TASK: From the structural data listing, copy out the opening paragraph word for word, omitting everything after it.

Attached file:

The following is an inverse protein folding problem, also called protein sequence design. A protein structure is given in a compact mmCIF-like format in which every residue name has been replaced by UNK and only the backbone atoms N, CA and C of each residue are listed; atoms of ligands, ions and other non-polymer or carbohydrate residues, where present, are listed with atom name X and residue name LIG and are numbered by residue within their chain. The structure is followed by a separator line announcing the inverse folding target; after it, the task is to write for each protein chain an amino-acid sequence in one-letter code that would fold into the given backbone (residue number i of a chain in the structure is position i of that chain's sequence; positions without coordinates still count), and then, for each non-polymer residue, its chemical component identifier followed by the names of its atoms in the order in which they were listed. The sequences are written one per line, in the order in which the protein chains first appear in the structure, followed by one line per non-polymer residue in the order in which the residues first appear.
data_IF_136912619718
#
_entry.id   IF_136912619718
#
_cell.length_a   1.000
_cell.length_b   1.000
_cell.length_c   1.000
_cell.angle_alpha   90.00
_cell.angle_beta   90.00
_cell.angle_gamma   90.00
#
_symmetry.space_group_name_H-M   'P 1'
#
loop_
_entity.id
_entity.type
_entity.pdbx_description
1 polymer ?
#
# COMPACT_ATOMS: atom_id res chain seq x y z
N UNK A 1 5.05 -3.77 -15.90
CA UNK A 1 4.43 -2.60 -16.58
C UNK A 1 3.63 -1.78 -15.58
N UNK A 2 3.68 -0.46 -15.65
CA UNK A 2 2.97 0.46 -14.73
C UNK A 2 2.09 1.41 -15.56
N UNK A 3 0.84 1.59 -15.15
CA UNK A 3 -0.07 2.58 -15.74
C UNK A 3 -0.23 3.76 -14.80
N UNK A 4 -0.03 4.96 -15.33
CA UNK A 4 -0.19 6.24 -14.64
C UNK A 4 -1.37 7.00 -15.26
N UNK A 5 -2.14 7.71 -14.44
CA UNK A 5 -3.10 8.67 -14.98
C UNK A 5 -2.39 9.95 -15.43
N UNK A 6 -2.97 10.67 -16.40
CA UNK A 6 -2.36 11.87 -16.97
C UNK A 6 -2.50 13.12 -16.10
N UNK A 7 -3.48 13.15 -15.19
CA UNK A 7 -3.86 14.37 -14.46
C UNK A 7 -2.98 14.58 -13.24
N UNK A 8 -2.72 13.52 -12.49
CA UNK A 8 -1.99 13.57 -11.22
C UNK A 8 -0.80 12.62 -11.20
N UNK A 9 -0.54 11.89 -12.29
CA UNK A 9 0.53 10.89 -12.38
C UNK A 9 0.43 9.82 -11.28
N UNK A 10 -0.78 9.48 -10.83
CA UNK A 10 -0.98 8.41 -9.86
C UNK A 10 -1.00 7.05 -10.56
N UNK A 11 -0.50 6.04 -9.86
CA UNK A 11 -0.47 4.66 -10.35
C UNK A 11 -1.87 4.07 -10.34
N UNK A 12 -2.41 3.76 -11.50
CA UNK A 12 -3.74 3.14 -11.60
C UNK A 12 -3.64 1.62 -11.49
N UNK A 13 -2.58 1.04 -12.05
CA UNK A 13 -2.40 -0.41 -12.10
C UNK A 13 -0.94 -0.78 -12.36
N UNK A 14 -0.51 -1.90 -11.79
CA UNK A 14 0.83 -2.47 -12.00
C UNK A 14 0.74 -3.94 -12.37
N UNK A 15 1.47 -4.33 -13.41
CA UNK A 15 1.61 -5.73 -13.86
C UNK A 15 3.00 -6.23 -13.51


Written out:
The following is an inverse protein folding problem, also called protein sequence design. A protein structure is given in a compact mmCIF-like format in which every residue name has been replaced by UNK and only the backbone atoms N, CA and C of each residue are listed; atoms of ligands, ions and other non-polymer or carbohydrate residues, where present, are listed with atom name X and residue name LIG and are numbered by residue within their chain. The structure is followed by a separator line announcing the inverse folding target; after it, the task is to write for each protein chain an amino-acid sequence in one-letter code that would fold into the given backbone (residue number i of a chain in the structure is position i of that chain's sequence; positions without coordinates still count), and then, for each non-polymer residue, its chemical component identifier followed by the names of its atoms in the order in which they were listed. The sequences are written one per line, in the order in which the protein chains first appear in the structure, followed by one line per non-polymer residue in the order in which the residues first appear.